Based between New York and Los Angeles, Matt Connors is an abstract painter whose colourful and alluring images contain Modernist idioms amidst their complex, bleeding layers.
While Connors' approach to colour and form sometimes recalls the characteristics of Colour Field Painting, he disrupts this to experiment with techniques more closely associated with Helen Frankenthaler and even Jules Olitski's soaked canvas paintings, ensuring a renewed sense of both transparency and depth.
On closer inspection, one is struck by the brilliantly spontaneous handling of paint, including accidental drips and splatters that permeate flat spaces of colour, contributing to the story of their production.
This, combined with the use of darker tones and the bleeding of saturated colours, alludes to something deceptively contemporary in terms of technique, not unlike Tacita Dean's 'FILM stills' (2014) or Wade Guyton's printed paintings.
Connors has successfully developed a coherent body of work over the last few years, surprisingly unified in style despite a varied palette, whilst allowing individual works to function on their own with the level of immediacy and clarity that is required for abstract paintings.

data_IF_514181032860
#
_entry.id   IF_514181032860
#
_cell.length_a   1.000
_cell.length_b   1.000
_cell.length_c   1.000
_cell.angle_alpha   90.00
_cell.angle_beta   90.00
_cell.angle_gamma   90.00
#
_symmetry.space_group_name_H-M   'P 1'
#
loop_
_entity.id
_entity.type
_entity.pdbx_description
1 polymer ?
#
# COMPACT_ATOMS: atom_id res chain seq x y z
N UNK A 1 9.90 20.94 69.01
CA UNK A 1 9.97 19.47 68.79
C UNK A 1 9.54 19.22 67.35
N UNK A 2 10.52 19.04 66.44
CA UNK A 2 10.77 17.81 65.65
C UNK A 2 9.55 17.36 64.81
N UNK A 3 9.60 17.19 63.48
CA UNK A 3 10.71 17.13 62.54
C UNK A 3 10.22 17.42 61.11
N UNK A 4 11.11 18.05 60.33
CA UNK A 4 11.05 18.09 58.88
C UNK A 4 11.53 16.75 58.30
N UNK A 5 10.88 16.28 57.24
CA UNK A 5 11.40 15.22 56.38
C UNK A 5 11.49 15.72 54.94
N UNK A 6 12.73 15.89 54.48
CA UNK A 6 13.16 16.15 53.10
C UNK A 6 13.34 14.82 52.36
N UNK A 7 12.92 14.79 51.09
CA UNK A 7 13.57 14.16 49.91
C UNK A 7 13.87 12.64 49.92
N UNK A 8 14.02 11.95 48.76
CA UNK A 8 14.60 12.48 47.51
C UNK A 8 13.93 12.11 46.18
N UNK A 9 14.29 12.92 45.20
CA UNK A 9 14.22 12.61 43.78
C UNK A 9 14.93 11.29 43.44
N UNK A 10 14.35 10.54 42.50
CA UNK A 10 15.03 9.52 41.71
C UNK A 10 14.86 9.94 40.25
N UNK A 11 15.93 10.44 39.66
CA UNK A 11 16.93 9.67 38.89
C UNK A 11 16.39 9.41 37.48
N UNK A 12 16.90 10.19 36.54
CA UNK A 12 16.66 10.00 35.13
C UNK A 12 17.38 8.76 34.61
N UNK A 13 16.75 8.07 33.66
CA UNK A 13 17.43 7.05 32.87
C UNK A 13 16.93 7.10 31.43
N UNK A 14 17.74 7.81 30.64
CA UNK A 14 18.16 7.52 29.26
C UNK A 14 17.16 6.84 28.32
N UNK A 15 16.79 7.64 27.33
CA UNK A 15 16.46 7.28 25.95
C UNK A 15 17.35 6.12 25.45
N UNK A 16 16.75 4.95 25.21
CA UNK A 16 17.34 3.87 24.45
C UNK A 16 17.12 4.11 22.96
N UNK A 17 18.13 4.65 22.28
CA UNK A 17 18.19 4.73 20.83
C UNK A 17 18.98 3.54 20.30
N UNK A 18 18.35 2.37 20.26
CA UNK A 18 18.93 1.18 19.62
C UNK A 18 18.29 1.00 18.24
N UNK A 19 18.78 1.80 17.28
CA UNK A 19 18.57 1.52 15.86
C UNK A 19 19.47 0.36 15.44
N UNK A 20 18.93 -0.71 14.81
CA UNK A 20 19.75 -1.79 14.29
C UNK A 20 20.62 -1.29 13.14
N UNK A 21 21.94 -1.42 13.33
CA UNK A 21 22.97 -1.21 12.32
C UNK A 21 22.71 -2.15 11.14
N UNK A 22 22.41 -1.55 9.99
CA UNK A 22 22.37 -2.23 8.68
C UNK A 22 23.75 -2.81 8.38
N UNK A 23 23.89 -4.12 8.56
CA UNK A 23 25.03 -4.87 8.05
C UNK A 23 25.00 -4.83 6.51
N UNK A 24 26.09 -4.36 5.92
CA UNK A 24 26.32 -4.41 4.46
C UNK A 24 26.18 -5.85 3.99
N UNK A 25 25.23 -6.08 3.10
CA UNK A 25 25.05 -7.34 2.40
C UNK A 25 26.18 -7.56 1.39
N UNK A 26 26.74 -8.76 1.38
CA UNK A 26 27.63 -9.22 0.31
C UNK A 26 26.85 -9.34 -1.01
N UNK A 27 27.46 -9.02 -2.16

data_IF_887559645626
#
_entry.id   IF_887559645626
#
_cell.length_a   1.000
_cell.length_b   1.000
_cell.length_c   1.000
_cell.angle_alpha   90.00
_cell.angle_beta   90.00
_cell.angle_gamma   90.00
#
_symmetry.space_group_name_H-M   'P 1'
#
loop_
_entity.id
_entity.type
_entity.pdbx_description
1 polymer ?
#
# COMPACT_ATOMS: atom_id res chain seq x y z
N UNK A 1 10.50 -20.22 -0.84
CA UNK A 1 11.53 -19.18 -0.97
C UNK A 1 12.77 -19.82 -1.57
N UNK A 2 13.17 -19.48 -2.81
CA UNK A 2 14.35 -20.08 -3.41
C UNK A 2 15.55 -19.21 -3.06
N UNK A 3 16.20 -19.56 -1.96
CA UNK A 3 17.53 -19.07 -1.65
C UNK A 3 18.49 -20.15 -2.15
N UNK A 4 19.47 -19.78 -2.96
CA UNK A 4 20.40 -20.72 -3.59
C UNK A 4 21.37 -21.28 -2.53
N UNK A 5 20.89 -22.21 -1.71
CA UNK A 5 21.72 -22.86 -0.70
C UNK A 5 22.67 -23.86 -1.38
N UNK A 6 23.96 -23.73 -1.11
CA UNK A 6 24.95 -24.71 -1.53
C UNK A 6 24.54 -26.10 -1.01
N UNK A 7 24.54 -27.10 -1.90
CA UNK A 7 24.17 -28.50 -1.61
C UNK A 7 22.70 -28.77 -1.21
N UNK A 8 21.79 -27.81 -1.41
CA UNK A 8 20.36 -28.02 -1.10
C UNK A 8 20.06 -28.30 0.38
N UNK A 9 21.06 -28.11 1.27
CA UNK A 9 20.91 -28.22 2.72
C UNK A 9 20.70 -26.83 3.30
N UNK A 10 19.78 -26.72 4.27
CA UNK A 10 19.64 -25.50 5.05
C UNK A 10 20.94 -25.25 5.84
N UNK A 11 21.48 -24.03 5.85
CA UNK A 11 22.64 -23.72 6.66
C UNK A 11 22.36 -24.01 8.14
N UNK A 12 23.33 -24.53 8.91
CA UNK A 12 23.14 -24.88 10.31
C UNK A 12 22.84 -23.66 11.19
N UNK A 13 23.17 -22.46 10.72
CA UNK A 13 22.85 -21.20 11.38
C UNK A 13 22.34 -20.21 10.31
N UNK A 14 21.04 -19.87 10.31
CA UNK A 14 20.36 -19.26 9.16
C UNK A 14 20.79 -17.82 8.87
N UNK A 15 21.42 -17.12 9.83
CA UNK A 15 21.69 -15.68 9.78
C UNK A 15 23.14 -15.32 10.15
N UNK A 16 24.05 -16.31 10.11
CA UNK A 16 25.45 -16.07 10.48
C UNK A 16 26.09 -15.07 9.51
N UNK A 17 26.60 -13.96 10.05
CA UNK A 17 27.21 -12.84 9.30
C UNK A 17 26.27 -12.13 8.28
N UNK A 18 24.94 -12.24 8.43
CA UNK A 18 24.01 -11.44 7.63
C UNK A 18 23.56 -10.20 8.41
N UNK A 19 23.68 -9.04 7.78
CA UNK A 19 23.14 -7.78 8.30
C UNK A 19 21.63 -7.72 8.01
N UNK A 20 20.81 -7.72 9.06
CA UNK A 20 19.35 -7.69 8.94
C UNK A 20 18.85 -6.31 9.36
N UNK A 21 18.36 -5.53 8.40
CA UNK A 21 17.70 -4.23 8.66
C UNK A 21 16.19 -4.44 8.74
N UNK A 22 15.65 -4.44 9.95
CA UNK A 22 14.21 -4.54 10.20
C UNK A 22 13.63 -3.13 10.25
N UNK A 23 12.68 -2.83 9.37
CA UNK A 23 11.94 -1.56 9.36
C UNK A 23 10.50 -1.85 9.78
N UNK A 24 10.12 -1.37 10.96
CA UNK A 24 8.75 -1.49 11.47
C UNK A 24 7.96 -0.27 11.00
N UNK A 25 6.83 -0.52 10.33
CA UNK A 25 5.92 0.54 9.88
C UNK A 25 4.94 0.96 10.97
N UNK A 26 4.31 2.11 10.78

Extremely sought after by collectors and now residing in the permanent collections of the Museum of Modern Art, New York, and the Hammer Museum, Los Angeles, Connors is firmly establishing himself as an artist who's staying the course and provides a welcome distraction from the swathes of figurative painters. —[O]
Main image: Matt Connors, Stopped Step (2021) (detail). Acrylic and pencil on canvas. 57.3 × 45.8 cm. Courtesy the artist and Xavier Hufkens, Brussels. Photo: HV-studio.